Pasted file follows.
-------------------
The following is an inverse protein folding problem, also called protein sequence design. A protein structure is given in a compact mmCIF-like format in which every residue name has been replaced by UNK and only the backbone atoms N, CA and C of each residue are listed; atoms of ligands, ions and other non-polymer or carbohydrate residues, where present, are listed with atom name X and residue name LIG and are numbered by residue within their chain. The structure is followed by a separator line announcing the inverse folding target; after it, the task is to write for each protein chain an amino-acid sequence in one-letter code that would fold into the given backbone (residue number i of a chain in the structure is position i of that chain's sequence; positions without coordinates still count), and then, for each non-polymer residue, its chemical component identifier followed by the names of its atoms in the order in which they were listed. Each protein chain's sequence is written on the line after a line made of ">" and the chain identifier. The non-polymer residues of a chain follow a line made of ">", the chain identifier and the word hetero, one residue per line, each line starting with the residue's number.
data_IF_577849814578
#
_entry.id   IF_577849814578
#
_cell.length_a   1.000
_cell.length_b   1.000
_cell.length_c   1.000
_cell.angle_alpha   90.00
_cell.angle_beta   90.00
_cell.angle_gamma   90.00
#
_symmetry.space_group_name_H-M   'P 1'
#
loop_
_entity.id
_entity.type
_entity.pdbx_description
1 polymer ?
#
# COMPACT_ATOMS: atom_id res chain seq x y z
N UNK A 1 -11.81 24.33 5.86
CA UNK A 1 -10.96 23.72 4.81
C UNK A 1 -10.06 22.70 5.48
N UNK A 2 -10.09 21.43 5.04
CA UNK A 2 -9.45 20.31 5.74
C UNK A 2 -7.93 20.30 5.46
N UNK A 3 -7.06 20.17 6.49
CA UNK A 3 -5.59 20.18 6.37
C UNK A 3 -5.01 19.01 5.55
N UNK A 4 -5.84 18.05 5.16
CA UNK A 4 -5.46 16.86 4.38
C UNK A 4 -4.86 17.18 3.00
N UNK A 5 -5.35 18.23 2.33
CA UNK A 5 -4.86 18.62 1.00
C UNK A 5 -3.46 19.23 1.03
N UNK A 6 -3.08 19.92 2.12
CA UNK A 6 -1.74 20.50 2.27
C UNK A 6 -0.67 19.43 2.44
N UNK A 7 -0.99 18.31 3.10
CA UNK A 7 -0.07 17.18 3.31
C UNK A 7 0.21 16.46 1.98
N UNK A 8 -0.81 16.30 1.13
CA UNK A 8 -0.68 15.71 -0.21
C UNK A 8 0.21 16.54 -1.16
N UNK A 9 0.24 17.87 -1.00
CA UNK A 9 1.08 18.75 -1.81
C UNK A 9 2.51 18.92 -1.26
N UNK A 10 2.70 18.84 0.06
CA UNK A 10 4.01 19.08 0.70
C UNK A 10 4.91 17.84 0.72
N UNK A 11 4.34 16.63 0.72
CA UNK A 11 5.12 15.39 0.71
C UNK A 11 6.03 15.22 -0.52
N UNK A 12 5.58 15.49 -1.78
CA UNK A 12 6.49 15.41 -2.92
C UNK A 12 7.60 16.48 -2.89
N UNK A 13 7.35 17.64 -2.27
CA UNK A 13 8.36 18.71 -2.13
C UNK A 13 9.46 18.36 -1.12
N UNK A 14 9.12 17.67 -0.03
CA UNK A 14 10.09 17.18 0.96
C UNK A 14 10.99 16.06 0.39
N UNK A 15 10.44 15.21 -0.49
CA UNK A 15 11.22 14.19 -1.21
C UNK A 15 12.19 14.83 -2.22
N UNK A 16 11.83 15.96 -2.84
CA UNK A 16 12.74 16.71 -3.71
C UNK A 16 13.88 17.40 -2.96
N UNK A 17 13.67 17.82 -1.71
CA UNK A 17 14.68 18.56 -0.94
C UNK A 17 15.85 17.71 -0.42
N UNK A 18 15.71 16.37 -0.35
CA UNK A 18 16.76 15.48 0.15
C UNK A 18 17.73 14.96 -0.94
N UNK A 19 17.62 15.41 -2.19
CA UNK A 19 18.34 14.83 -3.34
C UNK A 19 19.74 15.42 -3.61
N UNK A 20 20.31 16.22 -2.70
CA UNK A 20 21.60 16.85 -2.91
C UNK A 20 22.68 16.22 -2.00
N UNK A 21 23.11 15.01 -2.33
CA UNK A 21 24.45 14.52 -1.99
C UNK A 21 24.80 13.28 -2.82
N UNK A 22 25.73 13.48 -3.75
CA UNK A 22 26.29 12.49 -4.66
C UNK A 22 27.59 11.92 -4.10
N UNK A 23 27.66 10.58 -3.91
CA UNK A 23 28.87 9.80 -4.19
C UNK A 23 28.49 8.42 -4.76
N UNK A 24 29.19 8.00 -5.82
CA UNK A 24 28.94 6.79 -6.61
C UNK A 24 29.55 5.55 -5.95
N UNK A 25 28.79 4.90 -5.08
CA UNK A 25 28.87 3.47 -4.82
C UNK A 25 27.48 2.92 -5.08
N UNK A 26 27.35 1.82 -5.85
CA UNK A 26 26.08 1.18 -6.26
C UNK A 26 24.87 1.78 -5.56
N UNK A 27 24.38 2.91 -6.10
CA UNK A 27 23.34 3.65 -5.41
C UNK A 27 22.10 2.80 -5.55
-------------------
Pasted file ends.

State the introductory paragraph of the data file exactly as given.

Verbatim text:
The following is an inverse protein folding problem, also called protein sequence design. A protein structure is given in a compact mmCIF-like format in which every residue name has been replaced by UNK and only the backbone atoms N, CA and C of each residue are listed; atoms of ligands, ions and other non-polymer or carbohydrate residues, where present, are listed with atom name X and residue name LIG and are numbered by residue within their chain. The structure is followed by a separator line announcing the inverse folding target; after it, the task is to write for each protein chain an amino-acid sequence in one-letter code that would fold into the given backbone (residue number i of a chain in the structure is position i of that chain's sequence; positions without coordinates still count), and then, for each non-polymer residue, its chemical component identifier followed by the names of its atoms in the order in which they were listed. Each protein chain's sequence is written on the line after a line made of ">" and the chain identifier. The non-polymer residues of a chain follow a line made of ">", the chain identifier and the word hetero, one residue per line, each line starting with the residue's number.